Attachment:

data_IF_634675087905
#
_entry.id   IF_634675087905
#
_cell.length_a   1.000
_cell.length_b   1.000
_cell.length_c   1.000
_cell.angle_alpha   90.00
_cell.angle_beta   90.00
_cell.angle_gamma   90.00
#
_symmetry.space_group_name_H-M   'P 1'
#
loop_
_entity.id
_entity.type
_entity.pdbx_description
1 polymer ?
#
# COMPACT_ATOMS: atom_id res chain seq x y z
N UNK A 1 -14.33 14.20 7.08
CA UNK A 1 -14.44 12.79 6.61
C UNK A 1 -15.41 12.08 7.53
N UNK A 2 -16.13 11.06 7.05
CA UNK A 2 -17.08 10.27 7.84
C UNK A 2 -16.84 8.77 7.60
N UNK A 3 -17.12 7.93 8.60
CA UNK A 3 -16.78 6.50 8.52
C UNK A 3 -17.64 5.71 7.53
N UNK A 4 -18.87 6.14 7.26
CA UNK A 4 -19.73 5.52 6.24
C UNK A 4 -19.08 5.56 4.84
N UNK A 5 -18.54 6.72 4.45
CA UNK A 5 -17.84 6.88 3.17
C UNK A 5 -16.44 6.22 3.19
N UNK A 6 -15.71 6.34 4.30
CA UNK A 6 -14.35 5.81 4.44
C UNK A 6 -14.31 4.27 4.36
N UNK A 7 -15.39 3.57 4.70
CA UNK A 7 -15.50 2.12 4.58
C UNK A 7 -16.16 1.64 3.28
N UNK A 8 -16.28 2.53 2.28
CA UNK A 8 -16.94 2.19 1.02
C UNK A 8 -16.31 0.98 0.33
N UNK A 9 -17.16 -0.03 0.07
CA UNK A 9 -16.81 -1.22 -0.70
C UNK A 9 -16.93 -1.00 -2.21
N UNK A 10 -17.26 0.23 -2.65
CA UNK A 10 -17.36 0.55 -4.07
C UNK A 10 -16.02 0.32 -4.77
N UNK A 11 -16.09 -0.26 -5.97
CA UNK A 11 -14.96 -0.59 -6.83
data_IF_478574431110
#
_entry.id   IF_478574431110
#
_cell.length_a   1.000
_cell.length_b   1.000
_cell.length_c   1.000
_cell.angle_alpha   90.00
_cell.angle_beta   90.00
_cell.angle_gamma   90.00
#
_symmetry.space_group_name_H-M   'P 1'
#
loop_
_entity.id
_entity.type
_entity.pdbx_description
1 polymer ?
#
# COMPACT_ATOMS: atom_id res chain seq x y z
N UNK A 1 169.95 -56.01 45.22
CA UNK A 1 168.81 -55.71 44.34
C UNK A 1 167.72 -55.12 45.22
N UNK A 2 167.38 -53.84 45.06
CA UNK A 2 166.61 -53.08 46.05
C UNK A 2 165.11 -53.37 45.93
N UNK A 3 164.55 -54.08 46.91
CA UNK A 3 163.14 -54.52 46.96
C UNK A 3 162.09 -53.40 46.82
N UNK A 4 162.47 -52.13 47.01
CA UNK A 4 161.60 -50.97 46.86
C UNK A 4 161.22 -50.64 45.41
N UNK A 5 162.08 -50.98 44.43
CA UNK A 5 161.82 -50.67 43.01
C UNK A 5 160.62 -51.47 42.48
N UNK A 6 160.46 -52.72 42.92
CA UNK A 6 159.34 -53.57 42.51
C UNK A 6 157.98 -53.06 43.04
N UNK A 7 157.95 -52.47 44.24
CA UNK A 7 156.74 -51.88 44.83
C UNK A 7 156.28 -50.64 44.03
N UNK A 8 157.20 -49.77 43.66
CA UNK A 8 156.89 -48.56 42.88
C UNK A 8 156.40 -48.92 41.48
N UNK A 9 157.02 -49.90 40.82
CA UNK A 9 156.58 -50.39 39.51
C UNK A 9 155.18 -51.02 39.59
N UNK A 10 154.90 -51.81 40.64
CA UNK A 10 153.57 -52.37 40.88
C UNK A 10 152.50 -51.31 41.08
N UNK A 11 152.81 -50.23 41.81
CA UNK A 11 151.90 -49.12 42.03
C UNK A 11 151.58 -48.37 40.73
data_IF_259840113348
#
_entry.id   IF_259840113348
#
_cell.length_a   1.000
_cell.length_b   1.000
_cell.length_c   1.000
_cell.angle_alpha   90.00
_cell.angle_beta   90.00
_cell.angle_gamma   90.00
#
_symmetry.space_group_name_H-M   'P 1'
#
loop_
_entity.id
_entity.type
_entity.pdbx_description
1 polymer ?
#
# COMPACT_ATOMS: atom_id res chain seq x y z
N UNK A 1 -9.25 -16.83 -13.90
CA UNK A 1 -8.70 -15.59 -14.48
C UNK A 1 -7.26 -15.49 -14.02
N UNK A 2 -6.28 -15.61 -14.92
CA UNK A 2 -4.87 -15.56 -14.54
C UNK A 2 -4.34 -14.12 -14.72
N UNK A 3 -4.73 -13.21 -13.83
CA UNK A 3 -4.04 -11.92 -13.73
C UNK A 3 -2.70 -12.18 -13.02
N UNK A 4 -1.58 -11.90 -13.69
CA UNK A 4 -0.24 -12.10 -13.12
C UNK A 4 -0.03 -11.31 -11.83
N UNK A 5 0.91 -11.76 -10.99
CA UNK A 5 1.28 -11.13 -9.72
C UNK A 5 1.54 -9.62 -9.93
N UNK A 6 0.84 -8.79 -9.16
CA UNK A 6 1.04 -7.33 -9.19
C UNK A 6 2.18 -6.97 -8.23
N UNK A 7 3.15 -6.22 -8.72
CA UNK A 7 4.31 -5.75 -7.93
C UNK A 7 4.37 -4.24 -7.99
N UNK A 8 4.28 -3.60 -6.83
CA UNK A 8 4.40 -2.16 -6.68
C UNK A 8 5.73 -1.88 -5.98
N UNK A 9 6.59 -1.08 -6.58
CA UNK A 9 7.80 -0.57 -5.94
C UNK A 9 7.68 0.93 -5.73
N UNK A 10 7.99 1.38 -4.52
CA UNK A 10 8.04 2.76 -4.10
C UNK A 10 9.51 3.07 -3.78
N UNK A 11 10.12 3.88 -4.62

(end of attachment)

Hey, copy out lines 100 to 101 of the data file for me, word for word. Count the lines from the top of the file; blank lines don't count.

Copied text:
N UNK A 10 154.90 -51.81 40.64
CA UNK A 10 153.57 -52.37 40.88